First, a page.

I walked to the local park. This was the first time I ventured out on foot, walking the neighbourhood. In the playground cricket has resumed. Looking at them it feels as though nothing happened. Only that there was a gap of two months in them returning to the playground since the last game. This ability to resume, seemingly unaffected, is characteristic of Indian cities. The residents feel different about their experience through this pandemic than people like me who do not see themselves living here permanently.
As I resume slow walks and physiotherapy, I am thinking of how perception of risk changes with time and experiences. Does an accident or an injury that limits a person in ways that matter the most to him, lead to transformative changes in life? I read Morgan Housel’s piece The Three Sides of Risk (H/T Satish). On taking a decision that feels risky there is a tendency to do a quick check on consequences. As long as the consequences seem acceptable in the event that adverse event occurs, the move is made. With this approach a large number of decision making and risk taking events of life can be handled. However, transformational changes are borne by those very high risk and low probability events that can occur. For the low probability of them happening, they never tend to significantly influence the decision in the first place. But when that low probability, high risk event occurs it brings down our world like never before. Morgan Housel recollects one such in his life and terms it as ‘the tail-end consequences of getting hit’. He concludes that tail-end events are all that matter. In his investing advice he urges to focus on tail-end events. This year has presented a couple of opportunities to relate to this perspective on risk taking. It is a seemingly simple insight yet easy to overlook in the flow of daily life.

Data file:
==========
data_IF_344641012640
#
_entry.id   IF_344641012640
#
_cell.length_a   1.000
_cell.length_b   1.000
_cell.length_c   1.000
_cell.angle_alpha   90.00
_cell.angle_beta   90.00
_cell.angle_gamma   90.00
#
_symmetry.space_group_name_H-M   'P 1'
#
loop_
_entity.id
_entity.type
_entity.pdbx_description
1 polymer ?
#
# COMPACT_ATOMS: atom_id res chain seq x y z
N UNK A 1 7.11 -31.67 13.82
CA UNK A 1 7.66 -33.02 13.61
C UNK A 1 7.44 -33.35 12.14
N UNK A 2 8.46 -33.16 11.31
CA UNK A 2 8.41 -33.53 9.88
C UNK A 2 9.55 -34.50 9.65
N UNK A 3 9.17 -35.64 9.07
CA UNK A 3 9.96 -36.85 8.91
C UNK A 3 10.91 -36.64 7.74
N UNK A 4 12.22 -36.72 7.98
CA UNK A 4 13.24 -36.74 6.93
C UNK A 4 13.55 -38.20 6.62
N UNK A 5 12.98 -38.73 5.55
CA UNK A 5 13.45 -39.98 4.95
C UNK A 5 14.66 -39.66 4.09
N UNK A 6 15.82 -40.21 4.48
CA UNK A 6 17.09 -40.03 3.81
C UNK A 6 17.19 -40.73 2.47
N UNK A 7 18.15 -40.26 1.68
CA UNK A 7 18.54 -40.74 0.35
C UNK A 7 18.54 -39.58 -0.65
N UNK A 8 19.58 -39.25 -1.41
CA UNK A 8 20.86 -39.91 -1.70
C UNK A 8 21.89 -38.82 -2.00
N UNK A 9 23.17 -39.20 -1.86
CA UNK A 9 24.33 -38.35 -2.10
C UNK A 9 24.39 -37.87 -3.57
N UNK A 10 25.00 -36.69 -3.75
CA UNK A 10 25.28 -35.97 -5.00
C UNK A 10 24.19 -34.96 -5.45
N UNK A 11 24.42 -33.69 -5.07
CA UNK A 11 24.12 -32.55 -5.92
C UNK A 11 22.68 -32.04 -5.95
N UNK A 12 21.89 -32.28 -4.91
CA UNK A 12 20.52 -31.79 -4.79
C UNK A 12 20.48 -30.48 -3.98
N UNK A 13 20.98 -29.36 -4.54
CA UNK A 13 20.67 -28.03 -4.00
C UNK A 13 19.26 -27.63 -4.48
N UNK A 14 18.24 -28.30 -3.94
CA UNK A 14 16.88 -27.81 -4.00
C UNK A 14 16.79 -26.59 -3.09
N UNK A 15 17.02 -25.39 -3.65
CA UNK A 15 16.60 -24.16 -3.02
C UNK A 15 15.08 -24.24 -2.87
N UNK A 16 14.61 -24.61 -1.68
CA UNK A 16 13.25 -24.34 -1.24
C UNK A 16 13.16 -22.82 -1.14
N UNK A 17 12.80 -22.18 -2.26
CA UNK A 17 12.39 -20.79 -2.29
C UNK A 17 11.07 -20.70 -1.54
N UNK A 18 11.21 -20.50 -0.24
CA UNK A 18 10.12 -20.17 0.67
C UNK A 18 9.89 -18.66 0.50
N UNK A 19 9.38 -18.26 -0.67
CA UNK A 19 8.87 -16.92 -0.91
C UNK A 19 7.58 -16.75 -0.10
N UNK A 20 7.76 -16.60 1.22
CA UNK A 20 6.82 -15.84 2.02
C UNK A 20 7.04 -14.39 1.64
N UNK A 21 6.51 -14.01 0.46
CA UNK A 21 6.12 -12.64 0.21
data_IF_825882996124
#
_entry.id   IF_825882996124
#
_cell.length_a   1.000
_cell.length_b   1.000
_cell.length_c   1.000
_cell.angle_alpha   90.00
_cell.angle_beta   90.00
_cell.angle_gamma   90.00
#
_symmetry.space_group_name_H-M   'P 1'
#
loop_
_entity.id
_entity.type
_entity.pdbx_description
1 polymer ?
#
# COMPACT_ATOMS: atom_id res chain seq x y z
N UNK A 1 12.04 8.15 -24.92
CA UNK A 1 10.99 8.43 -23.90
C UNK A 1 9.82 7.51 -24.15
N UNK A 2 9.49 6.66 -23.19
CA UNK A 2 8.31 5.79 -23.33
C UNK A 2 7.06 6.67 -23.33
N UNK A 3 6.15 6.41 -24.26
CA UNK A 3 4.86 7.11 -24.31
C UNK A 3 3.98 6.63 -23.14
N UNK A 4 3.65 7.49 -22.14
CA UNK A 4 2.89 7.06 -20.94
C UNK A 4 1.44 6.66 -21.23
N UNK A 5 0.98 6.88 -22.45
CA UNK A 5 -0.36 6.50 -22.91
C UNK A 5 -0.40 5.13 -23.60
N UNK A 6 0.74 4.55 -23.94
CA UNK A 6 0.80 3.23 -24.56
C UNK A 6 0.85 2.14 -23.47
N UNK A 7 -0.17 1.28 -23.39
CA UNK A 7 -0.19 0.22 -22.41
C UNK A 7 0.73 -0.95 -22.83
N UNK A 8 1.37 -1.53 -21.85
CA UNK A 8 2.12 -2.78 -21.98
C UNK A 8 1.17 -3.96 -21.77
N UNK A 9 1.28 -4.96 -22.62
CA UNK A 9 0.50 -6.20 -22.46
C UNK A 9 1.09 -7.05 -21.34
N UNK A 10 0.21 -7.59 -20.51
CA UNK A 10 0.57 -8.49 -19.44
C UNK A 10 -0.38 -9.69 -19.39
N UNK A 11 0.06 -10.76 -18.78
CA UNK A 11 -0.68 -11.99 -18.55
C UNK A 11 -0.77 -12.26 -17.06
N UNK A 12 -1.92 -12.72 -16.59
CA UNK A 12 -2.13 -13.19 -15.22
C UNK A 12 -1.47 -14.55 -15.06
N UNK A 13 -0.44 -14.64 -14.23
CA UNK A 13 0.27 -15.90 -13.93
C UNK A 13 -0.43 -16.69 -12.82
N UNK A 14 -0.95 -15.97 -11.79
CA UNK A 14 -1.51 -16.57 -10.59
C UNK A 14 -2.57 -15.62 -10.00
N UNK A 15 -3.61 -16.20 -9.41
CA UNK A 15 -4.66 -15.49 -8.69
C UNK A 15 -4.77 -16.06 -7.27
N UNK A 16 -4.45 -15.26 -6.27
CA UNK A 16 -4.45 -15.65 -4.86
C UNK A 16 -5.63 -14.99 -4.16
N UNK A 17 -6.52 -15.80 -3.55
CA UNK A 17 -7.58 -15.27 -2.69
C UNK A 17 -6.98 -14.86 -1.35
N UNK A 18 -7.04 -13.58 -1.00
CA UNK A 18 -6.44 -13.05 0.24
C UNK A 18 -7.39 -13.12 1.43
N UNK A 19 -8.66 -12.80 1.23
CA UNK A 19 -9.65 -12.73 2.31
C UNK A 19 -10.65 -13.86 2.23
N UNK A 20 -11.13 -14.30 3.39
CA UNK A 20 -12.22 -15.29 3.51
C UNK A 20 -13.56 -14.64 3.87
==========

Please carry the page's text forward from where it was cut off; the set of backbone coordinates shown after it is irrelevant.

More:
In my living memory, this is the first time I notice a widespread sense of vulnerability among people. It is getting weary. In the neighbourhood park I saw a few young men and women spending the Eid evening together. The men wore crisp white abaya. There weren’t too many people around. The bazaar remained shut. Walking around, I spotted a small group of women having their evening tea together, gathered under one of the house’s porch. In the silence of the neighbourhood I read lives stressed out and worried with an uncertain future. These days are changing family situations in unexpected ways Not many businesses have made any money in the last two months. To eat into the savings is always a cause of worry. In the absence of the usual celebration at Eid this year I notice the centrality of faith in all that is meaningful in our lives.
The number of infections in India are on the rise. It has crossed 140,000 confirmed cases. Mumbai is having the worst outbreak among all the cities. It should worry us how the fabric of our cities will get affected by this pandemic. As of now, we watch the numbers, read news on how this city has managed to exit through all these decades being short on every essential need, service and infrastructure that is necessary to live a decent life.
A question that occupies me these days is, if this reckoning will lead us into a better future.